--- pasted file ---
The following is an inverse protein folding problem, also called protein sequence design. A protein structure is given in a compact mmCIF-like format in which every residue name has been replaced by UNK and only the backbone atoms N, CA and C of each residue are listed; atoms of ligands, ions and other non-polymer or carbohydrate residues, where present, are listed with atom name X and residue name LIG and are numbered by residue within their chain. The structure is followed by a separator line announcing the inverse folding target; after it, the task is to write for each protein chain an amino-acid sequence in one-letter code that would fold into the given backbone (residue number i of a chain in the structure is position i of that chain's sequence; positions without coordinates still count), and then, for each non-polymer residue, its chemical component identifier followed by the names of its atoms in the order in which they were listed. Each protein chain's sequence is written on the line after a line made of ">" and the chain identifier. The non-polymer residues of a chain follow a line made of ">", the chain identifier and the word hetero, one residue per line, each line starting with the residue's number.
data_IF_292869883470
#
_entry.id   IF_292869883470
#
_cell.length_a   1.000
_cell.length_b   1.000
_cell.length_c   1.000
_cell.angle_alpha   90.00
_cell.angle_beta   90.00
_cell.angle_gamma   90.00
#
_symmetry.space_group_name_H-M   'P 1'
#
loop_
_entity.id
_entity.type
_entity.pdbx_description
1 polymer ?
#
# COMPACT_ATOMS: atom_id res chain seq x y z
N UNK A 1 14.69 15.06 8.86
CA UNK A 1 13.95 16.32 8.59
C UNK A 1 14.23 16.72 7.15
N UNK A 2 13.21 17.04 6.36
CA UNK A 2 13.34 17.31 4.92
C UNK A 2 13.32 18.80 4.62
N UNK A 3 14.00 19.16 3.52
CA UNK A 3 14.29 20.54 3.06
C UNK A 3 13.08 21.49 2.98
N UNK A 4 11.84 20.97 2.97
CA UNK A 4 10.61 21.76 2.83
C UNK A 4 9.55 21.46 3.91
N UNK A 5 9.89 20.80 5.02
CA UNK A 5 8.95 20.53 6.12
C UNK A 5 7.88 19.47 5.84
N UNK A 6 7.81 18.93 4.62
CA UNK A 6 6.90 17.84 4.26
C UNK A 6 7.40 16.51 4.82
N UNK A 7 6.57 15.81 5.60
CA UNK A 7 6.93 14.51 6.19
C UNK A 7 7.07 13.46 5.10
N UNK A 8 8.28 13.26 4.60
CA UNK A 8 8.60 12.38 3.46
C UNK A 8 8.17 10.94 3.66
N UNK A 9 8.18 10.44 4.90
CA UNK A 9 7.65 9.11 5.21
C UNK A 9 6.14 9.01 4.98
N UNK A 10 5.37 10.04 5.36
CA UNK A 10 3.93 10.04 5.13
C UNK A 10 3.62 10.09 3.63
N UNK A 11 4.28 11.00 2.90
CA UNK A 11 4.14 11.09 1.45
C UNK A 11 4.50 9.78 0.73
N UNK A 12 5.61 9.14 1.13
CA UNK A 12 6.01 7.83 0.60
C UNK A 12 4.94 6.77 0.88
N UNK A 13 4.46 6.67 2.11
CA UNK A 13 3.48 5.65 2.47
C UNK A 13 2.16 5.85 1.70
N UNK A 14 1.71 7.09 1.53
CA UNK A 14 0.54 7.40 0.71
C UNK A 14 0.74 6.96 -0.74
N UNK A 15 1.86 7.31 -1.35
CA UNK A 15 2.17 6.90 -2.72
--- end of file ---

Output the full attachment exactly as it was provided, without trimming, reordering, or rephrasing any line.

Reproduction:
The following is an inverse protein folding problem, also called protein sequence design. A protein structure is given in a compact mmCIF-like format in which every residue name has been replaced by UNK and only the backbone atoms N, CA and C of each residue are listed; atoms of ligands, ions and other non-polymer or carbohydrate residues, where present, are listed with atom name X and residue name LIG and are numbered by residue within their chain. The structure is followed by a separator line announcing the inverse folding target; after it, the task is to write for each protein chain an amino-acid sequence in one-letter code that would fold into the given backbone (residue number i of a chain in the structure is position i of that chain's sequence; positions without coordinates still count), and then, for each non-polymer residue, its chemical component identifier followed by the names of its atoms in the order in which they were listed. Each protein chain's sequence is written on the line after a line made of ">" and the chain identifier. The non-polymer residues of a chain follow a line made of ">", the chain identifier and the word hetero, one residue per line, each line starting with the residue's number.
data_IF_292869883470
#
_entry.id   IF_292869883470
#
_cell.length_a   1.000
_cell.length_b   1.000
_cell.length_c   1.000
_cell.angle_alpha   90.00
_cell.angle_beta   90.00
_cell.angle_gamma   90.00
#
_symmetry.space_group_name_H-M   'P 1'
#
loop_
_entity.id
_entity.type
_entity.pdbx_description
1 polymer ?
#
# COMPACT_ATOMS: atom_id res chain seq x y z
N UNK A 1 14.69 15.06 8.86
CA UNK A 1 13.95 16.32 8.59
C UNK A 1 14.23 16.72 7.15
N UNK A 2 13.21 17.04 6.36
CA UNK A 2 13.34 17.31 4.92
C UNK A 2 13.32 18.80 4.62
N UNK A 3 14.00 19.16 3.52
CA UNK A 3 14.29 20.54 3.06
C UNK A 3 13.08 21.49 2.98
N UNK A 4 11.84 20.97 2.97
CA UNK A 4 10.61 21.76 2.83
C UNK A 4 9.55 21.46 3.91
N UNK A 5 9.89 20.80 5.02
CA UNK A 5 8.95 20.53 6.12
C UNK A 5 7.88 19.47 5.84
N UNK A 6 7.81 18.93 4.62
CA UNK A 6 6.90 17.84 4.26
C UNK A 6 7.40 16.51 4.82
N UNK A 7 6.57 15.81 5.60
CA UNK A 7 6.93 14.51 6.19
C UNK A 7 7.07 13.46 5.10
N UNK A 8 8.28 13.26 4.60
CA UNK A 8 8.60 12.38 3.46
C UNK A 8 8.17 10.94 3.66
N UNK A 9 8.18 10.44 4.90
CA UNK A 9 7.65 9.11 5.21
C UNK A 9 6.14 9.01 4.98
N UNK A 10 5.37 10.04 5.36
CA UNK A 10 3.93 10.04 5.13
C UNK A 10 3.62 10.09 3.63
N UNK A 11 4.28 11.00 2.90
CA UNK A 11 4.14 11.09 1.45
C UNK A 11 4.50 9.78 0.73
N UNK A 12 5.61 9.14 1.13
CA UNK A 12 6.01 7.83 0.60
C UNK A 12 4.94 6.77 0.88
N UNK A 13 4.46 6.67 2.11
CA UNK A 13 3.48 5.65 2.47
C UNK A 13 2.16 5.85 1.70
N UNK A 14 1.71 7.09 1.53
CA UNK A 14 0.54 7.40 0.71
C UNK A 14 0.74 6.96 -0.74
N UNK A 15 1.86 7.31 -1.35
CA UNK A 15 2.17 6.90 -2.72